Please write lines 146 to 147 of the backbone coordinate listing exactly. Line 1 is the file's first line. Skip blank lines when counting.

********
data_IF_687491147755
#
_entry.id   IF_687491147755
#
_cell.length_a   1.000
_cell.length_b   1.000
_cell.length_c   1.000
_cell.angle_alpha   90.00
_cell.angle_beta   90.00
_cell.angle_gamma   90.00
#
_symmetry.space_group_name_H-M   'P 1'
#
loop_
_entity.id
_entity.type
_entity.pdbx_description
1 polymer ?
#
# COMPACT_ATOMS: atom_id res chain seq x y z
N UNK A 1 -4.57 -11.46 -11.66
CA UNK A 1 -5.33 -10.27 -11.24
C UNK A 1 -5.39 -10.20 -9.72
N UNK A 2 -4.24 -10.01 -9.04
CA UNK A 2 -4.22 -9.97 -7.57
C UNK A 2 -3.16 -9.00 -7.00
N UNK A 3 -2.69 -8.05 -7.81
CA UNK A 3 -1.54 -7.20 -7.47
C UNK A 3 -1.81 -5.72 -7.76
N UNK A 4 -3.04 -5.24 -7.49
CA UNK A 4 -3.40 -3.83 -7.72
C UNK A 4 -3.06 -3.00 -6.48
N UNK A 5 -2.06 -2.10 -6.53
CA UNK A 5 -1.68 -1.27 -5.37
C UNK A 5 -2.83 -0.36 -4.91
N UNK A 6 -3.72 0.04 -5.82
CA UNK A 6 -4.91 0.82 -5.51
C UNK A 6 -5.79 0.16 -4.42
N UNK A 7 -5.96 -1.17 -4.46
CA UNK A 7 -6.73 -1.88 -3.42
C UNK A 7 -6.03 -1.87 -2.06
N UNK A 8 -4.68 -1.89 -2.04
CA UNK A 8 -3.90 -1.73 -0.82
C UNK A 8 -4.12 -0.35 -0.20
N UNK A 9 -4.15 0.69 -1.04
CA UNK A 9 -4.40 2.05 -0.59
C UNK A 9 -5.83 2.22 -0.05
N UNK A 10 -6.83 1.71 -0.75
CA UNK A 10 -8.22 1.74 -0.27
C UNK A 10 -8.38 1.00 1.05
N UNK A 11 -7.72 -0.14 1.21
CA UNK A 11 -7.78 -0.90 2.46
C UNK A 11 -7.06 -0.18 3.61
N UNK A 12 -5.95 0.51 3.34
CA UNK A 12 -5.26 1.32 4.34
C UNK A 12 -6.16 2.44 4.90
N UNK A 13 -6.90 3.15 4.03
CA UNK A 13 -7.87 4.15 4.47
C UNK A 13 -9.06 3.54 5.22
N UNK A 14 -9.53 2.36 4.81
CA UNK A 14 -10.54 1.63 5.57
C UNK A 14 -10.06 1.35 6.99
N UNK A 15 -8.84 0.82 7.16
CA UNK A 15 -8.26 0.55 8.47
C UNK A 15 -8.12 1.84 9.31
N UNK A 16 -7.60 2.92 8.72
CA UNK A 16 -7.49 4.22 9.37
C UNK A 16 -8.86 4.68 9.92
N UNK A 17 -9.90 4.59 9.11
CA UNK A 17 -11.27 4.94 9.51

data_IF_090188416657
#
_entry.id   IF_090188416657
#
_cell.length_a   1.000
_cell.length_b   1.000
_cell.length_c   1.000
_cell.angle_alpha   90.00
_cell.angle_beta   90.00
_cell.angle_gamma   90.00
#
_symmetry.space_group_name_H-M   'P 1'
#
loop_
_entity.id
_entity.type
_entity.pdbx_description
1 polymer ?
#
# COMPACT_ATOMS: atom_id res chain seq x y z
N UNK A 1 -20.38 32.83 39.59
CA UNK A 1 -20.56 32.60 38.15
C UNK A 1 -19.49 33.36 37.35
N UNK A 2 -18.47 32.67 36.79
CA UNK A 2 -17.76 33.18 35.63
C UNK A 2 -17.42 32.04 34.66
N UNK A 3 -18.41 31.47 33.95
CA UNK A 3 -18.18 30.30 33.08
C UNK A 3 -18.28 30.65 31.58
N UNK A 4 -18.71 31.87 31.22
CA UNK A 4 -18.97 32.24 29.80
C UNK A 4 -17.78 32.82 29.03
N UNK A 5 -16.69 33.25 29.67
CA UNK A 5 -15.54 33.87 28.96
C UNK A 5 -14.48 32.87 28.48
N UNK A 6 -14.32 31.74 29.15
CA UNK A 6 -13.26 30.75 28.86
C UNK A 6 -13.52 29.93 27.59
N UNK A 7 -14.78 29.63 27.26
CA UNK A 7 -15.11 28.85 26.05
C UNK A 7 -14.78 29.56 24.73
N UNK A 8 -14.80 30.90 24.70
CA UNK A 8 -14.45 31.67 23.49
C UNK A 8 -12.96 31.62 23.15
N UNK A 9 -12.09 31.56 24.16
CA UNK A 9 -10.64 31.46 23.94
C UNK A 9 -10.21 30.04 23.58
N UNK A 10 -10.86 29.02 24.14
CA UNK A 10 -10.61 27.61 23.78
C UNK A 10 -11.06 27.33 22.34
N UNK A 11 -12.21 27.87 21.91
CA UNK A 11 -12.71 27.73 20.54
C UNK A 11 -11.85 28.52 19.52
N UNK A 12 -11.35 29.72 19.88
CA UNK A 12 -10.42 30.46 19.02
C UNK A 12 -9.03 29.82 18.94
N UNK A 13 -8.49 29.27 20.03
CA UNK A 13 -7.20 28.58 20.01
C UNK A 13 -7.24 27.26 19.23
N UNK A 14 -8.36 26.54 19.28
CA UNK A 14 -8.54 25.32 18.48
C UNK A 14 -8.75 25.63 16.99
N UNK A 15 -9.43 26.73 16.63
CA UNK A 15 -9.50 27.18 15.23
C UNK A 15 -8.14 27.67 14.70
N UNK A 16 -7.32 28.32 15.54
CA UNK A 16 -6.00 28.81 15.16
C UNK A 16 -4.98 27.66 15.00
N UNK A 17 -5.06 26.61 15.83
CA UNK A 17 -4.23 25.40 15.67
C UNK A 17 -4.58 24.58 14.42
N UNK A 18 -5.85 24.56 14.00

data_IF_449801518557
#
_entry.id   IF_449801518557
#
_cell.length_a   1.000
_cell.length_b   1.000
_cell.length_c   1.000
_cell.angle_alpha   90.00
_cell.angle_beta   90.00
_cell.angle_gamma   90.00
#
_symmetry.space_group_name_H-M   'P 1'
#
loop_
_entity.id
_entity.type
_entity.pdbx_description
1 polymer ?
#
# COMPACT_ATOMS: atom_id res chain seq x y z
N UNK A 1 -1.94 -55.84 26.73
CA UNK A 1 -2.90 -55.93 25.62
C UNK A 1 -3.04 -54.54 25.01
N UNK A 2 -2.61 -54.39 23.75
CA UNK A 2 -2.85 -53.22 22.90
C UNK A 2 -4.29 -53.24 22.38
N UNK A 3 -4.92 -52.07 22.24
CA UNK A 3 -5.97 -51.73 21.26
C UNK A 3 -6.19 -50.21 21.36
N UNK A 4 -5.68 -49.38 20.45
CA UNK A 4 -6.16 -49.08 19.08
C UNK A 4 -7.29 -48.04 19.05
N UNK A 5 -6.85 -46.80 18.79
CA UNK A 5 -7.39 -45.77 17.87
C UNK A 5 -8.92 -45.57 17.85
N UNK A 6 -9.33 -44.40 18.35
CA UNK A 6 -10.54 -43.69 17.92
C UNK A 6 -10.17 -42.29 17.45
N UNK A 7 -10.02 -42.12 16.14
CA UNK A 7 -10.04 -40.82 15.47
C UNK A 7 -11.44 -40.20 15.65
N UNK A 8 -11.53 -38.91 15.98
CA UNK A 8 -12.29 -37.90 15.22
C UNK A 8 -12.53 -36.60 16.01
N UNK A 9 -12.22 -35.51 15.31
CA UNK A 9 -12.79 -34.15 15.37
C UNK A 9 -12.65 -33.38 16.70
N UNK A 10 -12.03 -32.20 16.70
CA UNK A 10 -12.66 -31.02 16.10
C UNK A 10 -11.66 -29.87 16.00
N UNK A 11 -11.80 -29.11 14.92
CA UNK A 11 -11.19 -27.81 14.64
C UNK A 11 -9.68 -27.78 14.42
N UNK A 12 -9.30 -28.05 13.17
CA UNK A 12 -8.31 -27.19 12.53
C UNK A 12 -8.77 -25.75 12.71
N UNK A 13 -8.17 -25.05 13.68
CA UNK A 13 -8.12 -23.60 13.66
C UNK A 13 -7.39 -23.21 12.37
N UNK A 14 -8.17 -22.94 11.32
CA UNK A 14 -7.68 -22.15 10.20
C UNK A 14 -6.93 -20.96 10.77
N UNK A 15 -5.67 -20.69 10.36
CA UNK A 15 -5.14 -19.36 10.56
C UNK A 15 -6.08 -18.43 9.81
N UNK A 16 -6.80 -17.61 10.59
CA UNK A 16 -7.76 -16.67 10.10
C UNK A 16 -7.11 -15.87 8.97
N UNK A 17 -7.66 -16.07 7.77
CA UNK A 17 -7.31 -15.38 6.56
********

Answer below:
#
_cell.length_a   1.000